Chasing Microfibres and My Guppyfriend

A while ago I wrote a post called I failed and feel guilty too. This post was about trying to do the best for the environment but often stumbling because I am faced with a wicked problem. At the time I was concerned that my current wardrobe had a large proportion of synthetic clothing and was therefore contributing to the estimated 1.4 quadrillion microfibres littering the ocean as a result of laundering our clothes.

That number is so large I can’t even give you a relative example. On a more comprehendible scale a 2017 study by Browne et al. estimated one fleece garment could release approximately 110,000 fibers per wash. In our house we probably do between seven to ten loads of washing a week!

Since that post I have purchased two microfibre catchers, a Guppyfriend and a Cora Ball, to catch some of the pollution my clothing is causing (because the alternative to not wearing the clothing is that it would need to be thrown away, hence a wicked problem).

Guppyfriend

The Guppyfriend washing bag is the first pragmatic solution that prevents microplastic fibres from entering rivers and oceans through the washing of synthetic textiles. The broken fibres collect in the corners of the washing bag after washing and can be easily removed and disposed of.

http://www.guppyfriend.com

Cora Ball

Cora Ball swooshes around in the laundry and just like coral, allows water to flow, while picking up those little pieces of microfiber and catching them in her stalks. Independent tests investigating the effectiveness of the Cora Ball out of Dr. Chelsea Rochman’s lab at the University of Toronto (McIlwraith 2019) and University of Plymouth (Napper 2020) showed the Cora Ball prevents 26% and 31% of microfibers from flowing down the drain respectively. 

http://www.coraball.com

I purchased the Cora Ball first and found it was really good at catching larger fibres but not so good at catching smaller fibres, probably why the testing showed only up to 31% of microfibres were caught in the ball.

The Guppyfreind on the other hand, being a closed bag seemed to catch more fibres but it still wasn’t filing up the corners of the bag like on the website tutorials. What you can see in the above photo is from many washes. This could most likely be attributed my newer, frontloading washing machine, which tend to help clothes shed less. Well that’s what I thought anyway….

Because here we are, three years after that initial post and apparently I’ve slipped back into my old habits. I stumbled across a little goldmine of an op shop and loaded myself up with warm winter jumpers. In the mix was a jumper I’d selected to be my around the house bestie. It was warm, cosy and oversized. It also happened to be made from polyester but finding it increasingly harder to find 100% natural fibres in the op shop I put that downfall aside.

All I can say is thank goodness I used my Guppyfriend to wash it in as here’s what happened after the first wash:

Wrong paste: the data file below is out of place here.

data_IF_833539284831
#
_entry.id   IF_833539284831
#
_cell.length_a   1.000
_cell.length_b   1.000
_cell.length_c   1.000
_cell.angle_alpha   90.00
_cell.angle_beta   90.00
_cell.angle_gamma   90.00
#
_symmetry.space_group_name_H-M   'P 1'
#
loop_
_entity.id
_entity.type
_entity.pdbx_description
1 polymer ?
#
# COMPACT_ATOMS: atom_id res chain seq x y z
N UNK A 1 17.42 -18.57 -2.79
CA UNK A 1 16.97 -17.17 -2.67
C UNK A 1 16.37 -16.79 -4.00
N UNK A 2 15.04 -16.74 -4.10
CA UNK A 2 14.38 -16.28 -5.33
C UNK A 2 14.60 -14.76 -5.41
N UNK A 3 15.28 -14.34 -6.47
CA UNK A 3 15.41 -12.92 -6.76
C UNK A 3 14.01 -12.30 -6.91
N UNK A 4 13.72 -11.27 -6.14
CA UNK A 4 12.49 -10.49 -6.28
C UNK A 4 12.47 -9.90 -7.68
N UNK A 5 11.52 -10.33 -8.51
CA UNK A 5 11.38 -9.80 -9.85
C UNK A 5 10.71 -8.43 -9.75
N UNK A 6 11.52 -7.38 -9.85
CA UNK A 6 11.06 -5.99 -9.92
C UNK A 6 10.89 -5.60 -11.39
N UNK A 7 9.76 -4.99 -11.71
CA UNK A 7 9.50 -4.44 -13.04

This is the inside of the bag and all of that green fuzz is the shedding from the jumper, which is 100% polyester. The photo doesn’t really do it justice. The bag was COVERED in fibres.

Not only that, here is the t-shirt I was wearing underneath, also covered:

This was a conundrum! Firstly how was I supposed to get all the microfibre fuzz from the bag and the t-shirt into the bin? The inside of the bag was covered in it! Secondly what do I do with the jumper now? I can’t keep wearing it as I’ll forever be faced with the first problem. I can’t give it back to the op shop as it will just move the problem onto someone else. Is landfill the only option?

The perpetrator

I wracked my brain and the only way I could think to remove the fuzz without washing it down the sink (back to square one!) was to vacuum both the bag and the t-shirt. This removed most of the fuzz from the t-shirt but only about half from inside of bag. I was content with this for now because as long as the fibres were on the inside they wouldn’t be entering the waterways.

What did I learn?

  • That clothing DOES shed in the wash, we just don’t see it.
  • The Guppyfriend DOES work and I should use it everytime I wash synthetic clothing (to date I have not been doing this).
  • That polyester clothing IS awful for the environment and poses a threat to waterways.
  • That I need to be more careful with my clothing purchases, regardless of how comfy the jumper is.
  • The only use left for this jumper is to perhaps upcycle it into something else that won’t need washing… got any ideas?

On a side note I had the realisation that the cloth nappies I use are made from microfibre and therefore shedding during the wash cycle but I cannot contain them inside the Guppyfriend as it would literally turn into a bag of shit and piss because it is designed to only let water escape and nothing else. So while I’m trying to address one environmental problem (waste from disposable nappies), I’m directly contributing to another problem (micoplastics in the oceans)!

Leave a Reply

Fill in your details below or click an icon to log in:

WordPress.com Logo

You are commenting using your WordPress.com account. Log Out /  Change )

Google photo

You are commenting using your Google account. Log Out /  Change )

Twitter picture

You are commenting using your Twitter account. Log Out /  Change )

Facebook photo

You are commenting using your Facebook account. Log Out /  Change )

Connecting to %s